Jefferys does not refrain from challenging certain orthodoxies in the field. For instance, he argues that ‘above all, the contention that the growing entanglement of sport and politics reflected a cross-party consensus around “welfare state ideology” requires revision’. Alongside areas of commonality, clear differences were also apparent, he posits, representing ‘a function of contrasting shades of ideological commitment as well as varying perceptions about the value of sport in political and electoral discourse’. He also counters reasoning in the field around the immediate impact of the 1960 Wolfenden Report, questioning the putative newness of its ideas and the extent to which they were actually fulfilled following the Conservatives’ loss of power.

As the title suggests, the book’s content is related primarily to British sport policy, but a number of international issues are addressed as well, reflecting how governments’ global sporting interventions increased analogous to growing domestic involvement. Political manoeuvrings are discussed in relation to the familiar territory of apartheid, Basil D’Oliveira and Zola Budd, and Margaret Thatcher’s proposed (yet not achieved) Great Britain boycott of the 1980 Moscow Olympics. Lesser-known controversies are covered too, such as the participation of North Korea at the 1966 men’s football World Cup Finals in England.

If there is one criticism, it is that the book’s focus on sport policy is very much in the realm of the “mainstream”. While there is some mention of New Labour’s social inclusion agenda, plus brief reference to Sport for All and the Sports Council’s ‘Action Sport’ programme of the early 1980s, there is little coverage of how sport policy has addressed (or not, as the case may be) marginalised and excluded social groups. The book’s focus on governmental approaches to sport means that a degree of generality is understandable, but some discussion around ethnicity, gender and disability would have provided an interesting additional chapter.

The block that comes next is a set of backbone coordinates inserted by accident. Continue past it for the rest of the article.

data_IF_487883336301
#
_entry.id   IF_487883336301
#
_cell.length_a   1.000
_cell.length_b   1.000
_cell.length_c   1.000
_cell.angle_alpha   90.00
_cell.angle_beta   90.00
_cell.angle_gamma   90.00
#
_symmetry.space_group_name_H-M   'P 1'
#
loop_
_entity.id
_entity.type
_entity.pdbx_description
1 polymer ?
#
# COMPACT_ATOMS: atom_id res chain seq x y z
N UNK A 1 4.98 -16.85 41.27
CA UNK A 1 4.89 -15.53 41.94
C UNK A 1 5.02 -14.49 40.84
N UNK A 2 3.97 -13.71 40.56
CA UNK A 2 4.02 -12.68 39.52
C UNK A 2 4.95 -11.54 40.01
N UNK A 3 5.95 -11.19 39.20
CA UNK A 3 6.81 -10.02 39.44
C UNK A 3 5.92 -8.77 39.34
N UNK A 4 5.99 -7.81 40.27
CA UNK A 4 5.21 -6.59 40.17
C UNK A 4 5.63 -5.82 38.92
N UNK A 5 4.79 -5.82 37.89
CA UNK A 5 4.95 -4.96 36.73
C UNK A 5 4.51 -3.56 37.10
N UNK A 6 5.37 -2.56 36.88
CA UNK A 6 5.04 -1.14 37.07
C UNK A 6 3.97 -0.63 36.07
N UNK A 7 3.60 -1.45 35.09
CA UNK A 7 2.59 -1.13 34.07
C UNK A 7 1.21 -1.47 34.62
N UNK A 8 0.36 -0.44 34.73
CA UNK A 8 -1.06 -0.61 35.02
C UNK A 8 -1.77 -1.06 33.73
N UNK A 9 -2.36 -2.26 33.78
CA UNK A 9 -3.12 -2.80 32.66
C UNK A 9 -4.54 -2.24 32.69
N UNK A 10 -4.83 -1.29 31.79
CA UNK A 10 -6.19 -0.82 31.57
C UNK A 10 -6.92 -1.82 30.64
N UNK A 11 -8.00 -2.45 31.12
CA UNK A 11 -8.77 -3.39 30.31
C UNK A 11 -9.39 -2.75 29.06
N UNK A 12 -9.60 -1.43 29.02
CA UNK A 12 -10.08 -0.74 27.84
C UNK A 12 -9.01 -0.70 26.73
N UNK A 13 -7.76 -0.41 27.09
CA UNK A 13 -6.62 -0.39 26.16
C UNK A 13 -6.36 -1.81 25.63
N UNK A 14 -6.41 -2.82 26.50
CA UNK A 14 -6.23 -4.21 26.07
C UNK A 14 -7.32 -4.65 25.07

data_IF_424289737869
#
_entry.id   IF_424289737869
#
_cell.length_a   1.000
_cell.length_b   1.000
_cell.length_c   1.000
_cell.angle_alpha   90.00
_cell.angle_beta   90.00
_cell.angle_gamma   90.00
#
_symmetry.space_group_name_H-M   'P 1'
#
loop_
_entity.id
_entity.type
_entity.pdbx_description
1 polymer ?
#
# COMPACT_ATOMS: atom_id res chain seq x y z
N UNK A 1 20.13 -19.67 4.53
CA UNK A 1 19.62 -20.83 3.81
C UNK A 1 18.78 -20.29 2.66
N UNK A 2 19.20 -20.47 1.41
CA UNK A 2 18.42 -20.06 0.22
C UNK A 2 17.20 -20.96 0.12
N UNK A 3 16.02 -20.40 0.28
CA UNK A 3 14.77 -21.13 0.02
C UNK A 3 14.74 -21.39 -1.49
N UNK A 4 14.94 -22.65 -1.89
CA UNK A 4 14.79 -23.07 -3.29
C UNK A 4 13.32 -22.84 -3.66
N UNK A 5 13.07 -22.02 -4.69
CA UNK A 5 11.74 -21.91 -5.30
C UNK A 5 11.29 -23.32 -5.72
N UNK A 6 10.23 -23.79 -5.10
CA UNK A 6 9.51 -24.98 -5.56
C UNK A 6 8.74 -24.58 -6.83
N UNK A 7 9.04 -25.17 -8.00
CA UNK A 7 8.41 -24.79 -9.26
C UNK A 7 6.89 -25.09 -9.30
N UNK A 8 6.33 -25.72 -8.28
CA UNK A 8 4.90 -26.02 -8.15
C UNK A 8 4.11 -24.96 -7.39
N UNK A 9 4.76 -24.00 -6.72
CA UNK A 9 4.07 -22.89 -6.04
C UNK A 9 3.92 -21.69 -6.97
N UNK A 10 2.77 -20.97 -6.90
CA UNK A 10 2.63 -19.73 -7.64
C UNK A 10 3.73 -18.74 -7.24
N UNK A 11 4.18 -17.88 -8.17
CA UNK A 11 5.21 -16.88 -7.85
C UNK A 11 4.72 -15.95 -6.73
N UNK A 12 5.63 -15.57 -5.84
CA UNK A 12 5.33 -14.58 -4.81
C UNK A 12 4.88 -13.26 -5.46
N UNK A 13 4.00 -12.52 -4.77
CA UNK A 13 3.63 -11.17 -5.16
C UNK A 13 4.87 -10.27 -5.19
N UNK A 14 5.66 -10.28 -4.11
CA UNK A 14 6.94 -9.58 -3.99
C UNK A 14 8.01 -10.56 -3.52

Sport and Politics in Modern Britain is a highly engaging and readable book that provides a timely and welcome addition to the literature. It will appeal intuitively to a range of audiences, lay and academic, with interests from sport to contemporary British politics and socio-economic history. One would hope that a copy might also find its way into the corridors of Whitehall, for current political approaches to sport in the post-2012 era suggest that many past lessons are still to be learned, and that misguided and contradictory thinking still reigns. “Legacy” and “inspiring a generation of young people through sport” may have become ubiquitous post-Olympic phrases. Yet in the wake of the Coalition’s cuts to physical education funding, their decimation of School Sport Partnerships and a proposed return to John Major’s ‘Raising the Game’ emphasis on competitive sport, the likelihood of them being achieved remains doubtful to say the least.    

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Dr. Daniel Burdsey is Principal Lecturer in the School of Sport and Service Management at the University of Brighton. His research addresses issues related to sport and leisure, race and ethnicity, and football and its communities. He is the author of British Asians and Football: Culture, Identity, Exclusion (Routledge, 2007) and the editor of Race, Ethnicity and Football: Persisting Debates and Emergent Issues (Routledge, 2011). Read more reviews by Daniel.

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Creative Commons Attribution-NonCommercial-NoDerivs 2.0 UK: England & Wales
This work by LSE Review of Books is licensed under a Creative Commons Attribution-NonCommercial-NoDerivs 2.0 UK: England & Wales.